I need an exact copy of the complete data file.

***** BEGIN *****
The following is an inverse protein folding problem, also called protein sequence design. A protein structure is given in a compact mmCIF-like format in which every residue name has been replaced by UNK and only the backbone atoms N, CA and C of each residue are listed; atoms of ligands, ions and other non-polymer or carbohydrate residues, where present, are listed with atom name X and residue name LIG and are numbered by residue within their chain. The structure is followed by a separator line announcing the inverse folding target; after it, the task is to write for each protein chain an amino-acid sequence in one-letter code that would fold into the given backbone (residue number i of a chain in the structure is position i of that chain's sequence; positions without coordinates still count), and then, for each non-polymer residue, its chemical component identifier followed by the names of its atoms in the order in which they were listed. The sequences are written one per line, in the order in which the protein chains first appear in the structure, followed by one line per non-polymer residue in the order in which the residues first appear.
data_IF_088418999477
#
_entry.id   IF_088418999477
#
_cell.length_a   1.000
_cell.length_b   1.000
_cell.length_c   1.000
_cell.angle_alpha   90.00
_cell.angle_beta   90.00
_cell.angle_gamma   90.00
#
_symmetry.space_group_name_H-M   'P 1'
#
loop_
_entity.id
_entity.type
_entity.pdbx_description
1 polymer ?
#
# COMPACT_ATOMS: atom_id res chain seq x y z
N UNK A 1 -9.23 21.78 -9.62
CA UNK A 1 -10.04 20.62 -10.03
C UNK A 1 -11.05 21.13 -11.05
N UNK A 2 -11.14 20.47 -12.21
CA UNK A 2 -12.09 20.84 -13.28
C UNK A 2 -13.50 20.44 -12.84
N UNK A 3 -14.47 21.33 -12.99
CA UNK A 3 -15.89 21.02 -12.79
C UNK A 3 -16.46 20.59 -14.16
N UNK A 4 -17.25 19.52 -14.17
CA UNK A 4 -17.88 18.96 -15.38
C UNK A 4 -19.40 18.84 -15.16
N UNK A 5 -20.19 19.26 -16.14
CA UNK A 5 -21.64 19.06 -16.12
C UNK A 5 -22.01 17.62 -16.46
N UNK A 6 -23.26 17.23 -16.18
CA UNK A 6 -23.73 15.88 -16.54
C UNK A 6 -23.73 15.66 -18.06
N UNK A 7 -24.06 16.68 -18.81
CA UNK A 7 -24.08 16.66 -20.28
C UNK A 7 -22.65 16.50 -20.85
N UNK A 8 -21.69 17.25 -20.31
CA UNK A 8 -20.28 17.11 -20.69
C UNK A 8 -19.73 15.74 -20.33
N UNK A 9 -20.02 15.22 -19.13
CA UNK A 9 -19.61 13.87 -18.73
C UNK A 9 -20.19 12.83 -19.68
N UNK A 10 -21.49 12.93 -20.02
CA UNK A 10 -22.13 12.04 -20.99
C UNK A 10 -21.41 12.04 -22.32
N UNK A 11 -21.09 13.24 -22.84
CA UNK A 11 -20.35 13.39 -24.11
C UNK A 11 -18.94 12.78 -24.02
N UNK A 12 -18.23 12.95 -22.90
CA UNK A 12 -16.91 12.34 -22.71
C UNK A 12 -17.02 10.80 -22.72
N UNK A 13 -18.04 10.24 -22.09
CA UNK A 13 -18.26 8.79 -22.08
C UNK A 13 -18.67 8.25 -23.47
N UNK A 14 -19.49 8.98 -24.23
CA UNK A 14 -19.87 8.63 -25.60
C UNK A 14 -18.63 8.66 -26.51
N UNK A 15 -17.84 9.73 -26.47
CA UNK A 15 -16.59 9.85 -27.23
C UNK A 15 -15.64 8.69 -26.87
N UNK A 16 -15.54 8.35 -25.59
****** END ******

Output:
The following is an inverse protein folding problem, also called protein sequence design. A protein structure is given in a compact mmCIF-like format in which every residue name has been replaced by UNK and only the backbone atoms N, CA and C of each residue are listed; atoms of ligands, ions and other non-polymer or carbohydrate residues, where present, are listed with atom name X and residue name LIG and are numbered by residue within their chain. The structure is followed by a separator line announcing the inverse folding target; after it, the task is to write for each protein chain an amino-acid sequence in one-letter code that would fold into the given backbone (residue number i of a chain in the structure is position i of that chain's sequence; positions without coordinates still count), and then, for each non-polymer residue, its chemical component identifier followed by the names of its atoms in the order in which they were listed. The sequences are written one per line, in the order in which the protein chains first appear in the structure, followed by one line per non-polymer residue in the order in which the residues first appear.
data_IF_088418999477
#
_entry.id   IF_088418999477
#
_cell.length_a   1.000
_cell.length_b   1.000
_cell.length_c   1.000
_cell.angle_alpha   90.00
_cell.angle_beta   90.00
_cell.angle_gamma   90.00
#
_symmetry.space_group_name_H-M   'P 1'
#
loop_
_entity.id
_entity.type
_entity.pdbx_description
1 polymer ?
#
# COMPACT_ATOMS: atom_id res chain seq x y z
N UNK A 1 -9.23 21.78 -9.62
CA UNK A 1 -10.04 20.62 -10.03
C UNK A 1 -11.05 21.13 -11.05
N UNK A 2 -11.14 20.47 -12.21
CA UNK A 2 -12.09 20.84 -13.28
C UNK A 2 -13.50 20.44 -12.84
N UNK A 3 -14.47 21.33 -12.99
CA UNK A 3 -15.89 21.02 -12.79
C UNK A 3 -16.46 20.59 -14.16
N UNK A 4 -17.25 19.52 -14.17
CA UNK A 4 -17.88 18.96 -15.38
C UNK A 4 -19.40 18.84 -15.16
N UNK A 5 -20.19 19.26 -16.14
CA UNK A 5 -21.64 19.06 -16.12
C UNK A 5 -22.01 17.62 -16.46
N UNK A 6 -23.26 17.23 -16.18
CA UNK A 6 -23.73 15.88 -16.54
C UNK A 6 -23.73 15.66 -18.06
N UNK A 7 -24.06 16.68 -18.81
CA UNK A 7 -24.08 16.66 -20.28
C UNK A 7 -22.65 16.50 -20.85
N UNK A 8 -21.69 17.25 -20.31
CA UNK A 8 -20.28 17.11 -20.69
C UNK A 8 -19.73 15.74 -20.33
N UNK A 9 -20.02 15.22 -19.13
CA UNK A 9 -19.61 13.87 -18.73
C UNK A 9 -20.19 12.83 -19.68
N UNK A 10 -21.49 12.93 -20.02
CA UNK A 10 -22.13 12.04 -20.99
C UNK A 10 -21.41 12.04 -22.32
N UNK A 11 -21.09 13.24 -22.84
CA UNK A 11 -20.35 13.39 -24.11
C UNK A 11 -18.94 12.78 -24.02
N UNK A 12 -18.23 12.95 -22.90
CA UNK A 12 -16.91 12.34 -22.71
C UNK A 12 -17.02 10.80 -22.72
N UNK A 13 -18.04 10.24 -22.09
CA UNK A 13 -18.26 8.79 -22.08
C UNK A 13 -18.67 8.25 -23.47
N UNK A 14 -19.49 8.98 -24.23
CA UNK A 14 -19.87 8.63 -25.60
C UNK A 14 -18.63 8.66 -26.51
N UNK A 15 -17.84 9.73 -26.47
CA UNK A 15 -16.59 9.85 -27.23
C UNK A 15 -15.64 8.69 -26.87
N UNK A 16 -15.54 8.35 -25.59